(pp. 6-15)

      Consider the set of all germs of complex analytic mappings from the origin to the origin in the space ℂnof n complex variables. The k-jet of such a germ f, denoted by jkf, is defined to consist of the terms of order ≤ k in the Taylor expansion of the germ f ; but since all these germs are assumed to take the origin to the origin the conventional usage will be slightly modified in that the constant terms in the Taylor expansion, the terms of order = 0, will not be considered as part of the k-jet. Upon...

    • §3. The pseudogroups defined by partial differential equations.
      (pp. 16-20)

      The definition and classification of the pseudogroups defined by families of partial differential equations are rather straightforward matters once the preceding general machinery has been developed. An analytic family of partial differential equations of order k in the analytic local homeomorphisms from ℂnto ℂncan be thought of merely as being an analytic subvariety A ⊆ Gk(n,ℂ). Of course this is a somewhat restrictive definition, since such families of partial differential equations do not involve the actual values of the mappings but only the derivatives of orders 1 through k of the component functions of the mappings, and the...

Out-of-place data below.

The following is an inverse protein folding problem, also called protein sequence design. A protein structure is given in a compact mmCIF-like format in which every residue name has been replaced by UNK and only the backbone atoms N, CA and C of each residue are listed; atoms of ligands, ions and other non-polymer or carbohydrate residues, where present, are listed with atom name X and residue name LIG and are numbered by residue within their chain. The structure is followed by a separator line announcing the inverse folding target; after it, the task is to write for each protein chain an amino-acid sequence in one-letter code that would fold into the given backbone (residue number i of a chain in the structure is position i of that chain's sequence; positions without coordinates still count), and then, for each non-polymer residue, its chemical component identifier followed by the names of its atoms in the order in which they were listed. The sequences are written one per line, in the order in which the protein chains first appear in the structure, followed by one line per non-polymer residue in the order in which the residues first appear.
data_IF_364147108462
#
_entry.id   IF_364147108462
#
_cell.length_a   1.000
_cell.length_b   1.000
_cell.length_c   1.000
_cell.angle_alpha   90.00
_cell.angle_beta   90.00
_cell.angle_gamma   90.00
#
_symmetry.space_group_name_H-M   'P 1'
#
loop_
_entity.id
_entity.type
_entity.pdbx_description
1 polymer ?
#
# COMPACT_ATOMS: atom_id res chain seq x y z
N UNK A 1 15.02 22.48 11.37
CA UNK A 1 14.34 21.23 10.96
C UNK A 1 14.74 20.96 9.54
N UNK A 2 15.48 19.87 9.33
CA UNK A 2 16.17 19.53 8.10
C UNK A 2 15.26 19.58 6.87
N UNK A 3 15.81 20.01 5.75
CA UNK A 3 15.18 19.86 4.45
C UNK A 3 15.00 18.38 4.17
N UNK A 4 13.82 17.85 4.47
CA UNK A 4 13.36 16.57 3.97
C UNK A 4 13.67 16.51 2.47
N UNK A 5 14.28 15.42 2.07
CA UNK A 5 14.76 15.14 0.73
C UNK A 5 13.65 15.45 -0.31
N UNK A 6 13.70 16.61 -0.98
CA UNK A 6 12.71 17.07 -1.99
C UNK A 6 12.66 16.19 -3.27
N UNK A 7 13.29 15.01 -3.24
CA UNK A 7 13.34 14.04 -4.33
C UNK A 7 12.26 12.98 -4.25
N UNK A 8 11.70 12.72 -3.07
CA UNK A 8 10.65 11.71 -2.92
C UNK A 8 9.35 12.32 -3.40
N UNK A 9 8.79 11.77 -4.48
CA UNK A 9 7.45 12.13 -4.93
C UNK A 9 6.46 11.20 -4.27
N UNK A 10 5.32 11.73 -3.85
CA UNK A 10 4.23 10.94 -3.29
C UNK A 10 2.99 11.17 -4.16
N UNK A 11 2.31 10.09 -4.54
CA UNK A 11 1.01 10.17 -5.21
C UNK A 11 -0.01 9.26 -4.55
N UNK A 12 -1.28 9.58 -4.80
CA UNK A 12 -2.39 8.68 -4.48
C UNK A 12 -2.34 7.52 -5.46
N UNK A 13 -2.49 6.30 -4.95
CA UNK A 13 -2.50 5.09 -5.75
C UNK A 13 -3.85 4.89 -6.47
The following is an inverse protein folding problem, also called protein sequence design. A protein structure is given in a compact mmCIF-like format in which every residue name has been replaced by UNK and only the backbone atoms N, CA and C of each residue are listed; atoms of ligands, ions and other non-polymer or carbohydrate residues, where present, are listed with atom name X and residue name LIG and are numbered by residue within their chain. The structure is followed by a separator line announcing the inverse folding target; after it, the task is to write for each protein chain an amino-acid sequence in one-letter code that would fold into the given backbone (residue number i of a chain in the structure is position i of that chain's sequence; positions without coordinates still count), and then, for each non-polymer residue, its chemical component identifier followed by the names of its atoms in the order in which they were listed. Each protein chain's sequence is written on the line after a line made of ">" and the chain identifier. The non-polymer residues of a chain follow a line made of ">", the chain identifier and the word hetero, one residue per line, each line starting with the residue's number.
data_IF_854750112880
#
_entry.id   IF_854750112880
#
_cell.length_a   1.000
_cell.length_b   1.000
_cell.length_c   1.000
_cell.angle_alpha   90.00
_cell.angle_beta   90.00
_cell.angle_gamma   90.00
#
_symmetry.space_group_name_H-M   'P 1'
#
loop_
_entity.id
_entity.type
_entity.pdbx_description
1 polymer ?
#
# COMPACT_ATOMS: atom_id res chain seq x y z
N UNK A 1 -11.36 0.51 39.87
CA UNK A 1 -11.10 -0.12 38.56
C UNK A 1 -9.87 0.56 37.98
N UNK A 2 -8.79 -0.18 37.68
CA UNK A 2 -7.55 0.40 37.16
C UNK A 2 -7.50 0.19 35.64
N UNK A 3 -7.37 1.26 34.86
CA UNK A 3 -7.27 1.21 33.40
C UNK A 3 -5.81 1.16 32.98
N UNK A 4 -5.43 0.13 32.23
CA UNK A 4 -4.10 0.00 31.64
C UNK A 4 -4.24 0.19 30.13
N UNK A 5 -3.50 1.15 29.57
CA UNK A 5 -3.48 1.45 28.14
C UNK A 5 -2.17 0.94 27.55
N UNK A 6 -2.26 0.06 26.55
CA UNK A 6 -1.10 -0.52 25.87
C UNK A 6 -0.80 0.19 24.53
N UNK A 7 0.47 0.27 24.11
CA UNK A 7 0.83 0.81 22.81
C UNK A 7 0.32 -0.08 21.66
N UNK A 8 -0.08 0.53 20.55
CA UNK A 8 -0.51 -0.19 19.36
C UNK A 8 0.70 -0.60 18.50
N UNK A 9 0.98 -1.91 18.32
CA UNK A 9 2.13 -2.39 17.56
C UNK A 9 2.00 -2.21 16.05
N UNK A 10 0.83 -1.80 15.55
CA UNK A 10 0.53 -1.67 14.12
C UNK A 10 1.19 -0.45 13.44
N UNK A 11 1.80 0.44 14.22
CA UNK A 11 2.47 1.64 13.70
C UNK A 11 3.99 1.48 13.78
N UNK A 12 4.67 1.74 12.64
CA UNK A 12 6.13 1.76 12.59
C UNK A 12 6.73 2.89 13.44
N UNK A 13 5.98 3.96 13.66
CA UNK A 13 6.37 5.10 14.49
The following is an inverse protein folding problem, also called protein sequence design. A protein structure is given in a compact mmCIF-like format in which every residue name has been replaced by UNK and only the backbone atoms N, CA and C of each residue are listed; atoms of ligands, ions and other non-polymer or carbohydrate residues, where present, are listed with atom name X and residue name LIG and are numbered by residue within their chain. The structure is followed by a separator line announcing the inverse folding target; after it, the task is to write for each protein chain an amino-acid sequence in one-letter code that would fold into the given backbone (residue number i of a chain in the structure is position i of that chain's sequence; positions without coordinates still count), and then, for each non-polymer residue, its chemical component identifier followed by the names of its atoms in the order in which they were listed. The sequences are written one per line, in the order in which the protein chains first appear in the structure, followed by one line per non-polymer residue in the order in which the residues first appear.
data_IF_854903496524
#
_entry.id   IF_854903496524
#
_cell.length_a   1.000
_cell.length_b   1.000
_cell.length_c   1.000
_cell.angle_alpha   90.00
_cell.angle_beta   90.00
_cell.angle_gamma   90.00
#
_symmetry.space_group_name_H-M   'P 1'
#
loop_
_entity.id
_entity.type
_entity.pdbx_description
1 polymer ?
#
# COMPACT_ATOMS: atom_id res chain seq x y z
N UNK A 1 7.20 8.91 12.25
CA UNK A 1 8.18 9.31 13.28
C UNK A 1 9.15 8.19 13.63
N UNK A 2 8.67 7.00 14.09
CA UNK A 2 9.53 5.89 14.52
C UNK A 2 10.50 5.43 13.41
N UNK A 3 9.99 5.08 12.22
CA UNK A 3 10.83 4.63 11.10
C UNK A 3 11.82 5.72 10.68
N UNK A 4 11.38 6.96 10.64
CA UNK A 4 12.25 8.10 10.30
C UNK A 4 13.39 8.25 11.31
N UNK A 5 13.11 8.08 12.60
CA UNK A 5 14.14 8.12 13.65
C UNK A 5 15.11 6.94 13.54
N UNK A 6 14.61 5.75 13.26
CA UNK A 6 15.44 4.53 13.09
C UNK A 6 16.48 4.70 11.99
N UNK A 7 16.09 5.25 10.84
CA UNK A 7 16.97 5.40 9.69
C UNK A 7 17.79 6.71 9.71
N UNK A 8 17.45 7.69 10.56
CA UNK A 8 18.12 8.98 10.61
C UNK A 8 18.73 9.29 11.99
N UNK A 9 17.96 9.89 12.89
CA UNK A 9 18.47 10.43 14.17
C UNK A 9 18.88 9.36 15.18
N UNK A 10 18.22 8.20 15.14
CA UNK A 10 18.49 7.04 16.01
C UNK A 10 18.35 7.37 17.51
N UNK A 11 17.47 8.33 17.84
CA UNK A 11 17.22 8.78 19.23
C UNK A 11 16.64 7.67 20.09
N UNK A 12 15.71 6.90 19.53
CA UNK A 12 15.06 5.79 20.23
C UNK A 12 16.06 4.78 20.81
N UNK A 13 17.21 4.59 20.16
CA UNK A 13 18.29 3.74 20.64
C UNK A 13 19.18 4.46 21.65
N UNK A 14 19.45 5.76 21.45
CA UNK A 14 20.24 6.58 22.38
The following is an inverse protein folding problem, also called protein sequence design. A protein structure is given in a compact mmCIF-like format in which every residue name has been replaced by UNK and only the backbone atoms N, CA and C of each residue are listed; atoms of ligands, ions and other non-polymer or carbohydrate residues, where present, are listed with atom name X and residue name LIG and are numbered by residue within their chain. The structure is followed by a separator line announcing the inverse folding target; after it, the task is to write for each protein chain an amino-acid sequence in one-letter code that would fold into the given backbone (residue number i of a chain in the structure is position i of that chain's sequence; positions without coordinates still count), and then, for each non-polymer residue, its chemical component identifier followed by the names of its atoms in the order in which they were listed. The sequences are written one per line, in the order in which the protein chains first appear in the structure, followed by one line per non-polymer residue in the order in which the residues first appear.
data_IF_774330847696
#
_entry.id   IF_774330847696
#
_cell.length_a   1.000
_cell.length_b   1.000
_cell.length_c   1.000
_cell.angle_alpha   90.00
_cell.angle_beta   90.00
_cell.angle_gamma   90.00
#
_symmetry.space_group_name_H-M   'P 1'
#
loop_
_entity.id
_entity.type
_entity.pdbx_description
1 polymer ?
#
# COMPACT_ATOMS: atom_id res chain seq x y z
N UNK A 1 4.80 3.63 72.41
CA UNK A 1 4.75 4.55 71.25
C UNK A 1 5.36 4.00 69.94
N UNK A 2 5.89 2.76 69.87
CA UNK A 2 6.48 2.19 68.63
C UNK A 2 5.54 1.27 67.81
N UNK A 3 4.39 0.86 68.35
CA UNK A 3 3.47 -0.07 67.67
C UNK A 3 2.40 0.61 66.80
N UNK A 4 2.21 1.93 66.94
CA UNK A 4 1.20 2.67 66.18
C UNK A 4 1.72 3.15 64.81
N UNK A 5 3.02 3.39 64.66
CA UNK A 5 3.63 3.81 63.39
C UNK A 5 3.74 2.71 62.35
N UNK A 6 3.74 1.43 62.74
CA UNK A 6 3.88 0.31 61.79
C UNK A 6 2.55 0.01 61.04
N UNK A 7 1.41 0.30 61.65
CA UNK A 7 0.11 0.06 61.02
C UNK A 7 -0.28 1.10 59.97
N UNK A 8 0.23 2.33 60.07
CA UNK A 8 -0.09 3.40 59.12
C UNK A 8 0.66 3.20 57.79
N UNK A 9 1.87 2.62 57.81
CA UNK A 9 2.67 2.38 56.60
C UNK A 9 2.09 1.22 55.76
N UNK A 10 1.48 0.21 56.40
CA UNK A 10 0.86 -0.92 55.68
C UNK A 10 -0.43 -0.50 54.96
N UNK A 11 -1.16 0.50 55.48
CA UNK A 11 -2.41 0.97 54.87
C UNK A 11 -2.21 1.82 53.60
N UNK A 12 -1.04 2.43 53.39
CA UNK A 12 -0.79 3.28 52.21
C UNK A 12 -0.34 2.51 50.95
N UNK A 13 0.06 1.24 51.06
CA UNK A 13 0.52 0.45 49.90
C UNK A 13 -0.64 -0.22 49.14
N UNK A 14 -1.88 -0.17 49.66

• §4. The classification of tangentially transitive pseudogroups: algebraic aspects
      (pp. 21-38)

      The detailed classification of pseudogroups will only be attempted here for the special case of the tangentially transitive Lie pseudogroups, those for which all the defining groups A ⊆ Gk(n,ℂ) have the property that j1A = G1(n,ℂ); these are the pseudogroups for which there are no restrictions imposed on the values of the Jacobian matrices of the mappings. The classification apparently involves determining all the integrable subgroups A ⊆ Gk(n,ℂ) with j1A = G1(n,ℂ), for all k ≥ 1, and then determining which of these subgroups describe the same pseudogroups; but it is actually a considerably simpler matter than might...

    • §5. The classification of tangentially transitive pseudogroups: analytic aspects
      (pp. 39-52)